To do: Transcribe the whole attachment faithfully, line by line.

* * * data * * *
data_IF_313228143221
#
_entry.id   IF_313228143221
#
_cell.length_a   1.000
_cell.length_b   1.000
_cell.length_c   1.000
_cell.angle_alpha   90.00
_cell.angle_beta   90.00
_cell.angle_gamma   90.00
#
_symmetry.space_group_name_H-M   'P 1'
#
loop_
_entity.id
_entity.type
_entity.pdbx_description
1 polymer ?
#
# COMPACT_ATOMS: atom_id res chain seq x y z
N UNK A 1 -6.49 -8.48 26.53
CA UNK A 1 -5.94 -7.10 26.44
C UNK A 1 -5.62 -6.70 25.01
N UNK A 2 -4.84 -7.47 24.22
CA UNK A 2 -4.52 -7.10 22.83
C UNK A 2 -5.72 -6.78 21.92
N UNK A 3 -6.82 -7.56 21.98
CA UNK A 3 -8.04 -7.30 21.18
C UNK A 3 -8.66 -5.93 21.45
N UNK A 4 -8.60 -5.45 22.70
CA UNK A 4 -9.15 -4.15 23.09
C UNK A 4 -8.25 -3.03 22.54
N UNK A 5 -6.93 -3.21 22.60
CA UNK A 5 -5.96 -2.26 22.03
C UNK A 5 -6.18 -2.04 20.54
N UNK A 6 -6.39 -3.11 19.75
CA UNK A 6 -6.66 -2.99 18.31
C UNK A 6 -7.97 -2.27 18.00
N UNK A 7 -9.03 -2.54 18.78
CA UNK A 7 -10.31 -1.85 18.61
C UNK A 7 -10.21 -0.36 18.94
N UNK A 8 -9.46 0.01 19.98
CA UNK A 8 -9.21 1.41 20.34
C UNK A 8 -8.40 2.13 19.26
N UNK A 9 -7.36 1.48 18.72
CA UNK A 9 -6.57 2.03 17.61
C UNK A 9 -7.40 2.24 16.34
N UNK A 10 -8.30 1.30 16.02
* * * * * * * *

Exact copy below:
data_IF_313228143221
#
_entry.id   IF_313228143221
#
_cell.length_a   1.000
_cell.length_b   1.000
_cell.length_c   1.000
_cell.angle_alpha   90.00
_cell.angle_beta   90.00
_cell.angle_gamma   90.00
#
_symmetry.space_group_name_H-M   'P 1'
#
loop_
_entity.id
_entity.type
_entity.pdbx_description
1 polymer ?
#
# COMPACT_ATOMS: atom_id res chain seq x y z
N UNK A 1 -6.49 -8.48 26.53
CA UNK A 1 -5.94 -7.10 26.44
C UNK A 1 -5.62 -6.70 25.01
N UNK A 2 -4.84 -7.47 24.22
CA UNK A 2 -4.52 -7.10 22.83
C UNK A 2 -5.72 -6.78 21.92
N UNK A 3 -6.82 -7.56 21.98
CA UNK A 3 -8.04 -7.30 21.18
C UNK A 3 -8.66 -5.93 21.45
N UNK A 4 -8.60 -5.45 22.70
CA UNK A 4 -9.15 -4.15 23.09
C UNK A 4 -8.25 -3.03 22.54
N UNK A 5 -6.93 -3.21 22.60
CA UNK A 5 -5.96 -2.26 22.03
C UNK A 5 -6.18 -2.04 20.54
N UNK A 6 -6.39 -3.11 19.75
CA UNK A 6 -6.66 -2.99 18.31
C UNK A 6 -7.97 -2.27 18.00
N UNK A 7 -9.03 -2.54 18.78
CA UNK A 7 -10.31 -1.85 18.61
C UNK A 7 -10.21 -0.36 18.94
N UNK A 8 -9.46 0.01 19.98
CA UNK A 8 -9.21 1.41 20.34
C UNK A 8 -8.40 2.13 19.26
N UNK A 9 -7.36 1.48 18.72
CA UNK A 9 -6.57 2.03 17.61
C UNK A 9 -7.40 2.24 16.34
N UNK A 10 -8.30 1.30 16.02